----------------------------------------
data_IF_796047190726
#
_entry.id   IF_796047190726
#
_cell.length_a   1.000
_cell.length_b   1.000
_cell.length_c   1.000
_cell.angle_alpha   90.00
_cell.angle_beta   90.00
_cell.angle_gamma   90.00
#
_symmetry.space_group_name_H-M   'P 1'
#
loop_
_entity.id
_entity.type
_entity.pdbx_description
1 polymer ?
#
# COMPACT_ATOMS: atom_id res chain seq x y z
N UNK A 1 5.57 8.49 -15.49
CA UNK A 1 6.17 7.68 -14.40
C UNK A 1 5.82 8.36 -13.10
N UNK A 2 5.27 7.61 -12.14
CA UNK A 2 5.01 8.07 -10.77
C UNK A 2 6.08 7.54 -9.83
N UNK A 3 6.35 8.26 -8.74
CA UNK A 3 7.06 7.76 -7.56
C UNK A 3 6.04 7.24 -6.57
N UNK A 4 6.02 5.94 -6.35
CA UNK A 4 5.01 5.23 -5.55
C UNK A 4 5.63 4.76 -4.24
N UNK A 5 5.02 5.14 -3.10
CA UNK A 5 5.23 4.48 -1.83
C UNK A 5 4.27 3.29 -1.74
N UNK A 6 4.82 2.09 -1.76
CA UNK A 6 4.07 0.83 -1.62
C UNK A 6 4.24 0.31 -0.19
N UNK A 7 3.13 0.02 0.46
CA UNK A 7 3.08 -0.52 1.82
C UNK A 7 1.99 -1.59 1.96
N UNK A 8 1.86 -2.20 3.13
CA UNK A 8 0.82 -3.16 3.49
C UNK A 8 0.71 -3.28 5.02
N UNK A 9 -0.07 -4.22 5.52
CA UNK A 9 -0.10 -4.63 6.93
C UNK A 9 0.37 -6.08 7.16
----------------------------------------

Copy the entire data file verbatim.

data_IF_796047190726
#
_entry.id   IF_796047190726
#
_cell.length_a   1.000
_cell.length_b   1.000
_cell.length_c   1.000
_cell.angle_alpha   90.00
_cell.angle_beta   90.00
_cell.angle_gamma   90.00
#
_symmetry.space_group_name_H-M   'P 1'
#
loop_
_entity.id
_entity.type
_entity.pdbx_description
1 polymer ?
#
# COMPACT_ATOMS: atom_id res chain seq x y z
N UNK A 1 5.57 8.49 -15.49
CA UNK A 1 6.17 7.68 -14.40
C UNK A 1 5.82 8.36 -13.10
N UNK A 2 5.27 7.61 -12.14
CA UNK A 2 5.01 8.07 -10.77
C UNK A 2 6.08 7.54 -9.83
N UNK A 3 6.35 8.26 -8.74
CA UNK A 3 7.06 7.76 -7.56
C UNK A 3 6.04 7.24 -6.57
N UNK A 4 6.02 5.94 -6.35
CA UNK A 4 5.01 5.23 -5.55
C UNK A 4 5.63 4.76 -4.24
N UNK A 5 5.02 5.14 -3.10
CA UNK A 5 5.23 4.48 -1.83
C UNK A 5 4.27 3.29 -1.74
N UNK A 6 4.82 2.09 -1.76
CA UNK A 6 4.07 0.83 -1.62
C UNK A 6 4.24 0.31 -0.19
N UNK A 7 3.13 0.02 0.46
CA UNK A 7 3.08 -0.52 1.82
C UNK A 7 1.99 -1.59 1.96
N UNK A 8 1.86 -2.20 3.13
CA UNK A 8 0.82 -3.16 3.49
C UNK A 8 0.71 -3.28 5.02
N UNK A 9 -0.07 -4.22 5.52
CA UNK A 9 -0.10 -4.63 6.93
C UNK A 9 0.37 -6.08 7.16